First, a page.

Drew Holcomb and the Neighbors to perform Druid City's third show this weekBy Christina Ausley | 09/27/2017 11:16pm
As a young Drew Holcomb sat on the floor of his Memphis home, pushing cherry red toy firetrucks back and forth, he dreamed of becoming a firefighter.
Years later, this Thursday, although not a firefighter, Holcomb will still speed toward Tuscaloosa, step onto the stage under the red and white lights of Druid City Music Hall, and instead, light the stage on fire with his country-influenced rock 'n' roll.
“I’ve been touring all over the U.S. and especially the South for the last 12 years,” Holcomb said. “We’ve always had great reception from the state of Alabama, especially in Birmingham and Tuscaloosa, and we really look forward to coming back.”
Though Holcomb initially wasn’t sure where his music would take him, he casually began performing after college in the hopes of somehow figuring out what he wanted to do with his life.
“After college, I honestly didn’t know what to do,” Holcomb said. “Music was always the thing I loved, so I got a job in a music studio in Memphis and did cover songs in bars, here I am 14 years later, and I’m so grateful to be able to do something I love each and every day.”
After hearing himself on the radio for the very first time, Holcomb quickly realized his music would take him much further than he initially expected.
“You spend your life listening to music,” Holcomb said. “In middle school I remember listening to my idols like Johnny Cash or Bob Dylan on the radio, and I’d mimic them in my music. Soon I started working on my own unique voice, and then I heard that same unique voice and our own unique sound on the radio one day, and I couldn’t believe it was actually happening, it was surreal.”
As a collective band, Drew Holcomb & the Neighbors meld the different music they love together to create a variety of country and rock 'n' roll vibes, creating their own spin on alternative folk-rock.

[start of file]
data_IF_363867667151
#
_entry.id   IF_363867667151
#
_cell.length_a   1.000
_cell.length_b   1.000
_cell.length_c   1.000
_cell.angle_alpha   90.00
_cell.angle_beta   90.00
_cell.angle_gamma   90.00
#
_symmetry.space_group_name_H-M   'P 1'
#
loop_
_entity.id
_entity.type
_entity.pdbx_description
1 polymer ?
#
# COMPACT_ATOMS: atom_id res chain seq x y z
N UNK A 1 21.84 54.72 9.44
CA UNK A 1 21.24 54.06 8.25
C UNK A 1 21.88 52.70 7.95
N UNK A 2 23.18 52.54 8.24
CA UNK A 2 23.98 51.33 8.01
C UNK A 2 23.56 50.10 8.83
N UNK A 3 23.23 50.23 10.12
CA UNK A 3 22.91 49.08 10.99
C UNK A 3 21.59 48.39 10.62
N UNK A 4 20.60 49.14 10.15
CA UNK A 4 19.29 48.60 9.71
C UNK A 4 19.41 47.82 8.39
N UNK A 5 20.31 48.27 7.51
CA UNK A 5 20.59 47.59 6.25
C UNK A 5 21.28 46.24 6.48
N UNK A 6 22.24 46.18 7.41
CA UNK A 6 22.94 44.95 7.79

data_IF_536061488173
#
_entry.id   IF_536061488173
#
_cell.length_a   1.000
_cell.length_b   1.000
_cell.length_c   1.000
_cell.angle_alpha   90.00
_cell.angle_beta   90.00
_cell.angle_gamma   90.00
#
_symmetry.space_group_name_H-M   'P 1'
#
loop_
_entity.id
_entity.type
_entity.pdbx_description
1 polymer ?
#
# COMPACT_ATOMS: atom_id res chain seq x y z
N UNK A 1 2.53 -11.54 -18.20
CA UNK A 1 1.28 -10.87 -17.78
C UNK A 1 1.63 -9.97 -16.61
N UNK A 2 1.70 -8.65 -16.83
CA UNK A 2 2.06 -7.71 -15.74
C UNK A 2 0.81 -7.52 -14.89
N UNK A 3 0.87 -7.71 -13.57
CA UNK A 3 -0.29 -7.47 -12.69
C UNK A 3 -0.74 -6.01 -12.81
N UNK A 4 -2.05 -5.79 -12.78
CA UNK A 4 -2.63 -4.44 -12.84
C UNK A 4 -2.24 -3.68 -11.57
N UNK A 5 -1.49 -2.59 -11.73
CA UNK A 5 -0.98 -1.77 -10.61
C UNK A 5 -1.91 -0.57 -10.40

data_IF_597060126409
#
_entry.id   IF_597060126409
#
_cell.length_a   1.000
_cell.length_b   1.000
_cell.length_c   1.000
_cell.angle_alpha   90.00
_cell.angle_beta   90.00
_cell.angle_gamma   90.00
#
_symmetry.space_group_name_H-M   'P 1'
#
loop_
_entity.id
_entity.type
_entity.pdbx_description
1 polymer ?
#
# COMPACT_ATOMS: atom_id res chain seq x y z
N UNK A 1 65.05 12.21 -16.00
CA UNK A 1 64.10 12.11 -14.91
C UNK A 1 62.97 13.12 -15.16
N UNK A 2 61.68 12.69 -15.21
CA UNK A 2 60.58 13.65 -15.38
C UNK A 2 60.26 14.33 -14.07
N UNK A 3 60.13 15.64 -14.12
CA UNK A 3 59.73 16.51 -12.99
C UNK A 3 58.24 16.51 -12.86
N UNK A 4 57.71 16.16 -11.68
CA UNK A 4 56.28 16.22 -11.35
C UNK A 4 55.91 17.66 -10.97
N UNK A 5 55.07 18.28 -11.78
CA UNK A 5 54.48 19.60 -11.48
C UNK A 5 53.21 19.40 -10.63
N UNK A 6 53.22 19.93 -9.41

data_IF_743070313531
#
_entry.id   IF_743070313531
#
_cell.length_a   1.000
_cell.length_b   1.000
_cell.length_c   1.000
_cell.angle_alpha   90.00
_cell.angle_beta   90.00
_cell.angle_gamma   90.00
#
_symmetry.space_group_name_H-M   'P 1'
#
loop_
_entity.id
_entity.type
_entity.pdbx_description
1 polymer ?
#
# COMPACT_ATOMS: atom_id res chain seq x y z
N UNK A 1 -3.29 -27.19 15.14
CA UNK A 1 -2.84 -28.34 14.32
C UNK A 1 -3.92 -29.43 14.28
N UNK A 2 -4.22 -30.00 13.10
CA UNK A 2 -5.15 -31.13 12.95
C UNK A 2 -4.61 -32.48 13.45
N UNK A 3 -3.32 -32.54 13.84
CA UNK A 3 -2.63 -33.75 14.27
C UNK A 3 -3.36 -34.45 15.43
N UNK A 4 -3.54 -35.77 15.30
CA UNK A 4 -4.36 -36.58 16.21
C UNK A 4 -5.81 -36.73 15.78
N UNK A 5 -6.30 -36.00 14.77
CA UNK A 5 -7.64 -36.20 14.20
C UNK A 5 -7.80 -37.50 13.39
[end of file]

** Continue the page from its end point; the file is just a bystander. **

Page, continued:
“At its core, it’s storytelling,” Holcomb said. “We’ve been doing it for a long time, so every night is a different set and we can have fun with it.”
Despite a variety of roadblocks throughout the journey, the band is grateful for their success and thankful for the memories along the way.
“We’ve probably had something like 50 busted tires on the road,” Holcomb said with a laugh. “But the good things along the way outweigh the bad things by far. We’re touring with Willie Nelson later this fall, and what a mountain moment that’ll be for us.”
One such memory Holcomb cherishes was an opening performance of “Tennessee,” in which he sang of his home state for a crowd of thousands.
“It was the first time we headlined with 'Tennessee,'” Holcomb said. “I put the microphone aside, sat on the stage, and sang along with 2,400 other people joining in. I’m not sure anything will ever top that particular memory; it was a very emotional and joyful moment for me.”
Inspired by individuals like Bruce Springsteen, Holcomb hopes to create music well into his 80s while maintaining a down-to-earth persona, despite the chaos that can sometimes accompany the life of a band on tour.
“Springsteen inspires me because he’s had a remarkable career, but has also maintained a family and been a real, true human in the process,” Holcomb said. “His stamina and creativity is something I’ll always aspire and push to obtain.”
As a graduate of the University of Tennessee, Holcomb looks forward to playing at a rival school like The University of Alabama, where he finds a unique energy that always creates a fun atmosphere for the band as a whole.
“I’ve seen a lot of artists live but I’m especially excited for Drew Holcomb & the Neighbors to come to Tuscaloosa,” said Gia Diaz, a junior majoring in biology and Spanish. “They’re an incredibly unique band with a combination of a bunch of different sounds, while maintaining a balance between emotion and energy in each of their performances.